Of course, one way to correct this problem would be to decrease the amount of the LA-containing oils in our diet. And I think we should all work to that end. The ones that are the worst are: sunflower oil, safflower oil, corn oil, cottonseed, sesame, and peanut oils. The other sources are wheat, corn, grain fed animals, and the eggs from grain fed chickens. But there are two reasons why this approach alone is just not going to work for many people.

First, it’s very difficult to do. It means completely eliminating every processed food and most restaurant food. It also means eliminating eggs and meats unless they are grass fed. That’s because grain-fed eggs and meat are especially high in arachidonic acid. Remember that arachidonic acid is the fat that comes from LA that is so pro-inflammatory.

Second, and more important, even if you are obsessive enough to get your oil intake down to a perfect 1:1 ratio, that still doesn’t mean that you have enough D6D activity to convert them to their respective inflammatory controlling factors. Many people with excellent diets still get inflammatory diseases.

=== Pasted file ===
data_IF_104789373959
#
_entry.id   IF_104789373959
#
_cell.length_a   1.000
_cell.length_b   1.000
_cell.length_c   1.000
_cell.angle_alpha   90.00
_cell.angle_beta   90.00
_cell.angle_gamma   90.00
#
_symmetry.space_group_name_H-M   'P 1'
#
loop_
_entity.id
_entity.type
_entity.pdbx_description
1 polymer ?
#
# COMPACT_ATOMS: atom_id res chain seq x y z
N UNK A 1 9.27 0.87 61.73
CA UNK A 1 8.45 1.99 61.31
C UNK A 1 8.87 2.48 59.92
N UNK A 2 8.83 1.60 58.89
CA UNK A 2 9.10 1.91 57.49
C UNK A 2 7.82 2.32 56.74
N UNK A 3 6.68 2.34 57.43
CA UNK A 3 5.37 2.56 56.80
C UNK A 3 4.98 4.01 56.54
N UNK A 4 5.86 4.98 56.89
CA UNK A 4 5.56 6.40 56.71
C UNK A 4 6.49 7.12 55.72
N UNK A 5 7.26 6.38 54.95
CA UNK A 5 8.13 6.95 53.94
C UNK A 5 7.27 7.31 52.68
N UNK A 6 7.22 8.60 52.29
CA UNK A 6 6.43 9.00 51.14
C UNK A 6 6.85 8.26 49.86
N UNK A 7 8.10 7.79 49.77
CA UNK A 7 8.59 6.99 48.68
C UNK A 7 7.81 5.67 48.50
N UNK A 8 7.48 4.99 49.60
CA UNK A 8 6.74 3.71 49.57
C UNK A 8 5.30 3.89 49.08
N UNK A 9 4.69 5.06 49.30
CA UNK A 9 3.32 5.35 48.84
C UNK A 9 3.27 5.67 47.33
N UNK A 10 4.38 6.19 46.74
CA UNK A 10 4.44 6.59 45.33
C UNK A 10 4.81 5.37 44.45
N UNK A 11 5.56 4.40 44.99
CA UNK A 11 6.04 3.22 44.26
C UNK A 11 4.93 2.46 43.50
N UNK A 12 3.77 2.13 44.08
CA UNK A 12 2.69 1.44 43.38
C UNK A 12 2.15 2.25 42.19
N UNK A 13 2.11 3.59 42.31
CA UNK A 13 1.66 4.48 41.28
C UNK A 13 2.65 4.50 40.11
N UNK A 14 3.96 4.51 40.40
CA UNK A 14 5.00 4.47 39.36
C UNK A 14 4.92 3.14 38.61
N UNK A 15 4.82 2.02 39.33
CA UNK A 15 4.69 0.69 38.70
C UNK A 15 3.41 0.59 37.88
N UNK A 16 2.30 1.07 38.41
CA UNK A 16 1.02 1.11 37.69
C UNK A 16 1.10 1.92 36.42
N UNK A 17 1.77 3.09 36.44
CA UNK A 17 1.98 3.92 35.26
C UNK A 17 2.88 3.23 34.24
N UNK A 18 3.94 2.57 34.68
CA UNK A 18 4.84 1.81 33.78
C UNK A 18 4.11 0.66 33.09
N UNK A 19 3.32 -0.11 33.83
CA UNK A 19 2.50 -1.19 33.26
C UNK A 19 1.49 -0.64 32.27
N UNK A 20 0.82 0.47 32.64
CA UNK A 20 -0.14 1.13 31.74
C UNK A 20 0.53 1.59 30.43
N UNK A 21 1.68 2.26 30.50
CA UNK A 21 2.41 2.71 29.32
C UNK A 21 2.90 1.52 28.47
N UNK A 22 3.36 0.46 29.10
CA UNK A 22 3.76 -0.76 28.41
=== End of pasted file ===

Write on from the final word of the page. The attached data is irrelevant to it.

I believe that these two fundamental issues, excessive LA intake and decreased D6D activity, are the primary reasons why fish oil supplements have been shown to be so helpful in literally thousands of studies. Because fish oils directly supply the anti-inflammatory oils EPA and DHA even in the face of both these problems. And that’s why I have always encouraged my patients to take a fish oil supplement.

But as good as fish oil is, I now believe we can do better.

Not long ago, I became involved in an interesting conversation with a couple of very knowledgeable nutritional doctors. We were debating whether or not it was possible to come up with an essential oil supplement that was better than pure fish oil. That conversation got me to thinking.

First of all, it seems to me that a complete oil supplement should have both of the parent oils LA and ALA. But for all the reasons I just mentioned, it should be skewed to the omega-3 parent oil ALA. The best oil in this regard is flax oil. Flax oil contains 14% LA and 57% ALA.

Next, since we can expect that most of us, especially as we get older, will have a decrease in our D6D activity, the oil supplement should have the anti-inflammatory end products that D6D is supposed to provide.